An interesting argument has surfaced in the game industry about why we bother to read reviews. Is it to judge a product based on a “mechanistic set of values,” or is it to understand what kind of deeper, emotional impact they can have on us — a focus on culture rather than consumerism?
This debate can be stretched to books, too — or movies or most any form of media, really. Why do we care about one person’s thoughts? Or are we more interested in the collective, the big picture that emerges after we’ve sorted through the individual bits of opinions?
(You can take a look at the Twitter conversation between the reviews editor of game site Polygon and one game designer to grasp the scope of this argument.)
For me, reviews of books or games, for example, come down to objective criticism. Most people seek them out for one reason: whether to buy or pass. Is it worth their time and investment? We only have so much pocket change to spare these days. A good assessment is important.
That doesn’t mean there isn’t room for subjectivity. Even if a book or game is technically sound (written or designed well), it could be absolutely boring. That’s why classics become classics — we study them, but nobody’s forced to like them. They can teach us about good technique, but that doesn’t equate to fun or strong emotional resonance.
Some sites and blogs are dedicated solely to how a product makes people feel — how they react to it. There’s nothing wrong with that, but two problems tend to arise from that approach: 1) tastes vary, and 2) some people like everything and are afraid to say one negative word. Don’t even get me started on the bias that exists. You like a creator or talk to him through social media, which makes you timid when it comes to evaluating his work fairly and honestly. This is not the way to “assess” anything. That’s public relations.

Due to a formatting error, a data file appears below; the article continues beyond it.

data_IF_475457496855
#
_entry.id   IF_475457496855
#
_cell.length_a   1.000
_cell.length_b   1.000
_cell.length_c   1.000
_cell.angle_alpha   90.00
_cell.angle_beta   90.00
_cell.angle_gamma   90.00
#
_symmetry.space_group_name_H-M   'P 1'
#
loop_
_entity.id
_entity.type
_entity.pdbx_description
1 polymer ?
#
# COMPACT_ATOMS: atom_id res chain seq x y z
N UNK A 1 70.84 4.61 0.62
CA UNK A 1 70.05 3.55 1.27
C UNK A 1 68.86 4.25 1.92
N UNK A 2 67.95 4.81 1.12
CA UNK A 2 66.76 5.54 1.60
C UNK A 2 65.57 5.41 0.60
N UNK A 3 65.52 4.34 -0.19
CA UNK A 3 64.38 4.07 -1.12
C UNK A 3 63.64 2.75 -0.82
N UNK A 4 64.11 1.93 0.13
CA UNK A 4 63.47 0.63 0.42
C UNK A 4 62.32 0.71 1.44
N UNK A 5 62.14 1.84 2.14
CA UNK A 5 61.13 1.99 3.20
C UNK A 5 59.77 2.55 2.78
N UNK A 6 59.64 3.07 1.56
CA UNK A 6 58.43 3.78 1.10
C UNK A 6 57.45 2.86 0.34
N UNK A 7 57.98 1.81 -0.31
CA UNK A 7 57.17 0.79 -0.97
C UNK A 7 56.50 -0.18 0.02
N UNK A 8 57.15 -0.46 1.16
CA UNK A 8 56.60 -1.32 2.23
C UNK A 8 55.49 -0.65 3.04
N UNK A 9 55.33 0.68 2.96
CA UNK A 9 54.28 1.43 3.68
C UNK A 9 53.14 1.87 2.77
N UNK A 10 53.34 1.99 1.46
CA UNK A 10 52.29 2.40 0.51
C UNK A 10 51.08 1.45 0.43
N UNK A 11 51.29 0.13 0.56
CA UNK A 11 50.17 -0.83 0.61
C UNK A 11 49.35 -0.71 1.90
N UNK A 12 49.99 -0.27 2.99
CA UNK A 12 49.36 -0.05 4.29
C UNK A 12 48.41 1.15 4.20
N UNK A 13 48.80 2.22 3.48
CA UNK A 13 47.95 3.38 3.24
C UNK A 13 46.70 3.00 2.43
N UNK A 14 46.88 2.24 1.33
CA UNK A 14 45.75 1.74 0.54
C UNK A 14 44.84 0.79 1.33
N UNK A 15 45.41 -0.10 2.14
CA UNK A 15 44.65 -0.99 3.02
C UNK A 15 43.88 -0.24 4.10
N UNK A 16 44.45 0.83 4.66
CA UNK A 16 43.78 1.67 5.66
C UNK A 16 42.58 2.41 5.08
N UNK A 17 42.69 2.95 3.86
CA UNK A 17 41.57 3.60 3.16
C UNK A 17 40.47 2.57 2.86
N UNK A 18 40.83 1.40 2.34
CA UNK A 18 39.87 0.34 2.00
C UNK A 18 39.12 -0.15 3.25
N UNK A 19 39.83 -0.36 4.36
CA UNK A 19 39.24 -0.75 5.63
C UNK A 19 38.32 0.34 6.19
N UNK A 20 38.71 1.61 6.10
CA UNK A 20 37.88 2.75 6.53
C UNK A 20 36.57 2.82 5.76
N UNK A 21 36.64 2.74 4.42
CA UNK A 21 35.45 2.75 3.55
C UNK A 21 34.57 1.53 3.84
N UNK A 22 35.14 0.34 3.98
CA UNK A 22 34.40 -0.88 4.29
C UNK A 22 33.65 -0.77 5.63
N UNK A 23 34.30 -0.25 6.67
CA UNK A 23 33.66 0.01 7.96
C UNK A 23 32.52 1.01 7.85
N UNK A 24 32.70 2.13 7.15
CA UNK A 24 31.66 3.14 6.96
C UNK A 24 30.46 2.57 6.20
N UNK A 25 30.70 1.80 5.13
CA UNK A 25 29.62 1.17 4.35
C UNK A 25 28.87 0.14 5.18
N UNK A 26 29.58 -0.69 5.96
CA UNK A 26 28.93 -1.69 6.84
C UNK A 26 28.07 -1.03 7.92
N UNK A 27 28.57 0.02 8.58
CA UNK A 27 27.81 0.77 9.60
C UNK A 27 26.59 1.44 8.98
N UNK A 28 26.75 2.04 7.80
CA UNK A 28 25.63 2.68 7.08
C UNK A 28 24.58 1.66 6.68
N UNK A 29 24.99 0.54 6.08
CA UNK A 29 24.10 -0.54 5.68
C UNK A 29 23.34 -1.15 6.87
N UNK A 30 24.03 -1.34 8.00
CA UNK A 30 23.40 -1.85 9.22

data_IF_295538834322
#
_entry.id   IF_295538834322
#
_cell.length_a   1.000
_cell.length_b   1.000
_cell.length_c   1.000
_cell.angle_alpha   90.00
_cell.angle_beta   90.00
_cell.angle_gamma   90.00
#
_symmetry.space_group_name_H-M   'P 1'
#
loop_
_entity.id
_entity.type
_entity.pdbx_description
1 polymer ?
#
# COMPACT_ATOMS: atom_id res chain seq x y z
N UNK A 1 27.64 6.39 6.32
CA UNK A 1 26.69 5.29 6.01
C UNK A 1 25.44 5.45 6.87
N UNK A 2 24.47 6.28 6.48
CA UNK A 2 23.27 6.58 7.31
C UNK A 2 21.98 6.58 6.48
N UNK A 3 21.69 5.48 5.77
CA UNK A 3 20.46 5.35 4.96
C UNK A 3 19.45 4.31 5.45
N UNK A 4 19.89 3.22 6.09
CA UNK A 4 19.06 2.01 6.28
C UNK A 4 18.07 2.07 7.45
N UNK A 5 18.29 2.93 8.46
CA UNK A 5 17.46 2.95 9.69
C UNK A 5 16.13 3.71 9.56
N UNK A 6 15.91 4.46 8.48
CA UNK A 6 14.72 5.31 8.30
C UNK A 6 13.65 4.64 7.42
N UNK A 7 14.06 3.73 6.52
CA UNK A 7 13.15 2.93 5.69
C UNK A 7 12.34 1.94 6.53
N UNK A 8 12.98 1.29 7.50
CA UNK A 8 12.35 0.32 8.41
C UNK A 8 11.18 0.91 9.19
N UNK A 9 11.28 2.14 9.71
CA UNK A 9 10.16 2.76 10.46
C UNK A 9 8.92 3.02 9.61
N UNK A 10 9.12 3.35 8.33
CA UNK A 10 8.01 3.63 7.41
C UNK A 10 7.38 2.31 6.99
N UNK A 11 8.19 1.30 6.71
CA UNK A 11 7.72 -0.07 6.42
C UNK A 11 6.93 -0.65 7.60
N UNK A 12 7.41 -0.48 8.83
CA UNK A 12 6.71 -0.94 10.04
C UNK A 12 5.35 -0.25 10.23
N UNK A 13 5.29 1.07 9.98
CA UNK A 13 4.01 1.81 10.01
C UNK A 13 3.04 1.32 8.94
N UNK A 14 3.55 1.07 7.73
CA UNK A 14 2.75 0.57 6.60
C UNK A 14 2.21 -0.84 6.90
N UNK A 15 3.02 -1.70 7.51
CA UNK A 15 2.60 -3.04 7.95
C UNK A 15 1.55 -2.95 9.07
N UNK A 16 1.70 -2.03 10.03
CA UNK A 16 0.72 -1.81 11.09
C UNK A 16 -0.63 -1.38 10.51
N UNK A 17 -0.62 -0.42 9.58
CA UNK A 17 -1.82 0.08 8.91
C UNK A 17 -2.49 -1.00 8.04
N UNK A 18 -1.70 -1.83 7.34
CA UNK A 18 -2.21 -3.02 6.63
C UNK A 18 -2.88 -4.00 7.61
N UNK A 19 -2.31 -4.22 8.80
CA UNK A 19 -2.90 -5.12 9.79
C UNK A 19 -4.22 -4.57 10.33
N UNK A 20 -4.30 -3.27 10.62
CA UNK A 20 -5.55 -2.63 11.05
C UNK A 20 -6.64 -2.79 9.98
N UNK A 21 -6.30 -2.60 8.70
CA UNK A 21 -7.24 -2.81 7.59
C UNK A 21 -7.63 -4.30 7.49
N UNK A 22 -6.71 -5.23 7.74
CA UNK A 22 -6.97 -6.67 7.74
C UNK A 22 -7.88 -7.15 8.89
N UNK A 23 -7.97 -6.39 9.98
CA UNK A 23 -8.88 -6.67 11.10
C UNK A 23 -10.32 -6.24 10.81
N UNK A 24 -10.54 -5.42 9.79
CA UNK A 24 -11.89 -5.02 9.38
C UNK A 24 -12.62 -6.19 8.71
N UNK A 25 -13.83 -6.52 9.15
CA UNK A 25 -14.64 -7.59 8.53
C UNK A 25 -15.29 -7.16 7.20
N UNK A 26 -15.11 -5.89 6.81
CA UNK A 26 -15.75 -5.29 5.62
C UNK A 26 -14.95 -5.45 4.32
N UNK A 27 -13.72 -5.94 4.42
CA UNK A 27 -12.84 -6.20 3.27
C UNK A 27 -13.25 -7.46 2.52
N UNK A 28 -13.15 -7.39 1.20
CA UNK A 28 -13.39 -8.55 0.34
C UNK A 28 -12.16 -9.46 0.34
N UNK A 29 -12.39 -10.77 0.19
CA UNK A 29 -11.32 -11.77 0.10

I think the real reason we read reviews is to learn a little of both sides: whether a work is good and what we can expect to gain from it. We can read all the books in the world, but what meaning do they have if we never emotionally or mentally benefit from the experience — if we can’t learn something about why we respond to them as we do, or why we fail to connect with them? Games are the same way. We need to have a pulse on the medium and how it’s changing beyond graphics resolutions and genre conventions. What’s going on inside developers’ heads? Are they even reaching us anymore? Yes or no, what does that say about our society at present?
A similar case can be made for books. When we discover what bores or impresses us, we can better understand how we need to move forward as human beings. These are works of imagination; they reflect on the times, our fears, and our values. They make statements about ourselves whether they intend to or not. Some are big; some are small. But they’re just as worthy of our attention, for the sake of personal and communal growth.
The Polygon reviews editor, Arthur Gies, who was arguing on Twitter for analysis of “direct mechanical engagement,” said that “most games don’t move the needle in an emotional way.” I disagree. Whether they’re strictly concerned with gameplay over commentary or not, what we take from them is what matters. If no one appreciated games like Journey or Fez, if no one found deeper messages embedded in their worlds or were inspired to discuss them and what they say about our own state of being, then they wouldn’t be “artistic” at all. But even mechanics-driven games like Dead Space 3 can provoke some intelligent thought even if they merely factor into our feelings on violence and gore. That’s moving the emotional needle because it’s driving us to conversation about new ideas and perspectives.
And without interest in what sparks a reaction, what reason do we have for art — for creating at all? Can something be “fun and mentally satisfying” while not offering “any sort of emotional engagement”? Isn’t that a contradiction?